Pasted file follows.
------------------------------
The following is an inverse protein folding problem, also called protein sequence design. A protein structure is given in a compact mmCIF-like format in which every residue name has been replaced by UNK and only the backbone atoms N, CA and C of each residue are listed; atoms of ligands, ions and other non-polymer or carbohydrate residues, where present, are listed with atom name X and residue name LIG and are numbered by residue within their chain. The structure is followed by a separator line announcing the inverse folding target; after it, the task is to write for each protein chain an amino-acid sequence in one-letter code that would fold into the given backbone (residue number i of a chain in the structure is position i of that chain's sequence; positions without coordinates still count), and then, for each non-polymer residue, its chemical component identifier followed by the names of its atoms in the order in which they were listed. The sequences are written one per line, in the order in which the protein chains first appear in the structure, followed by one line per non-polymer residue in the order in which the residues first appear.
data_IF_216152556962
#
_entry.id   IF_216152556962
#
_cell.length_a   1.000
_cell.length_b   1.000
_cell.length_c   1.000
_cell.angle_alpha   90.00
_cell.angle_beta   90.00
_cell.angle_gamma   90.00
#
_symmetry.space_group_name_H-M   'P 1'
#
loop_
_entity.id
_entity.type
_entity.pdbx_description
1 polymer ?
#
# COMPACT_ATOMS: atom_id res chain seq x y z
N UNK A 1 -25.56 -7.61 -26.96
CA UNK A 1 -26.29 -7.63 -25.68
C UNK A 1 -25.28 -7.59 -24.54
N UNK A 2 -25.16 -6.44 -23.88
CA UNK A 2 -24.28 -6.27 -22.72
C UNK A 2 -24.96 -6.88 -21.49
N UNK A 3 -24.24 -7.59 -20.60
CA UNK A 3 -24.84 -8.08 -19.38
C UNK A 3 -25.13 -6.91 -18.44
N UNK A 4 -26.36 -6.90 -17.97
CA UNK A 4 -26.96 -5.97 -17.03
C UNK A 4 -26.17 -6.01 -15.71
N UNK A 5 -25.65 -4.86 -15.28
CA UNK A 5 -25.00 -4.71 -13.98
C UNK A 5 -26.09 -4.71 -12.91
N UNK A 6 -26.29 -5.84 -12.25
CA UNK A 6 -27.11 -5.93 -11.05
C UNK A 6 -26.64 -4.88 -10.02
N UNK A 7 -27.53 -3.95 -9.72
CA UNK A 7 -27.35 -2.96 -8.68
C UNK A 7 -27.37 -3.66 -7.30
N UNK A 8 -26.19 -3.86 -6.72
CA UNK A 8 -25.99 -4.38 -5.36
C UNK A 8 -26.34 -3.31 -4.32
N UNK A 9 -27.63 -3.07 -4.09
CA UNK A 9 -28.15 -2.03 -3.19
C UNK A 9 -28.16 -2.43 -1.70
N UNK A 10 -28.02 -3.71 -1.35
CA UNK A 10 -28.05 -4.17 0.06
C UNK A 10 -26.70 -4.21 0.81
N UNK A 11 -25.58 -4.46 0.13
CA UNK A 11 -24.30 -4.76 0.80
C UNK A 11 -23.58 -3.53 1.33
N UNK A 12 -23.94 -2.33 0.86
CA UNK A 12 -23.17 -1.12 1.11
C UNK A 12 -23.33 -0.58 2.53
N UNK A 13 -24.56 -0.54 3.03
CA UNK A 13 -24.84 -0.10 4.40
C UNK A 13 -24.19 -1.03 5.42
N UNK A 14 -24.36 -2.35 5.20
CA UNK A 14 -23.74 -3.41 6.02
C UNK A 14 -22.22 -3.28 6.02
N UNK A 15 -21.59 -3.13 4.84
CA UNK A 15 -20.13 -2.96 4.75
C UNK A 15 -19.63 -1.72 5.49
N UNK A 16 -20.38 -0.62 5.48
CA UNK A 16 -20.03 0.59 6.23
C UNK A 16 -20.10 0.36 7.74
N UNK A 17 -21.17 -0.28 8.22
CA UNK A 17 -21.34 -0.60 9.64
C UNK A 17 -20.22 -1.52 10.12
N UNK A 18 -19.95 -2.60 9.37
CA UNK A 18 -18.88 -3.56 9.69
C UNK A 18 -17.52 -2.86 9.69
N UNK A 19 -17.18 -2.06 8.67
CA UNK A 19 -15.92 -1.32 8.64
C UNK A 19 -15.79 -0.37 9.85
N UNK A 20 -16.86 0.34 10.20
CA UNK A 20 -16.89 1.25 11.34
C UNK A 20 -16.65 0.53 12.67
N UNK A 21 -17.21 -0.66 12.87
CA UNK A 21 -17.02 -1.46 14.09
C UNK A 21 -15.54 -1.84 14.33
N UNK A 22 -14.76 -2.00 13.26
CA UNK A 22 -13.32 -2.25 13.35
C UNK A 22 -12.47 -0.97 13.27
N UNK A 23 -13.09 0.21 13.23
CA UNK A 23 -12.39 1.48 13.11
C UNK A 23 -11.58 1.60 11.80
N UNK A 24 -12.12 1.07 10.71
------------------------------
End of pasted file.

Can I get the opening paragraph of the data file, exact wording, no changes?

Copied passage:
The following is an inverse protein folding problem, also called protein sequence design. A protein structure is given in a compact mmCIF-like format in which every residue name has been replaced by UNK and only the backbone atoms N, CA and C of each residue are listed; atoms of ligands, ions and other non-polymer or carbohydrate residues, where present, are listed with atom name X and residue name LIG and are numbered by residue within their chain. The structure is followed by a separator line announcing the inverse folding target; after it, the task is to write for each protein chain an amino-acid sequence in one-letter code that would fold into the given backbone (residue number i of a chain in the structure is position i of that chain's sequence; positions without coordinates still count), and then, for each non-polymer residue, its chemical component identifier followed by the names of its atoms in the order in which they were listed. The sequences are written one per line, in the order in which the protein chains first appear in the structure, followed by one line per non-polymer residue in the order in which the residues first appear.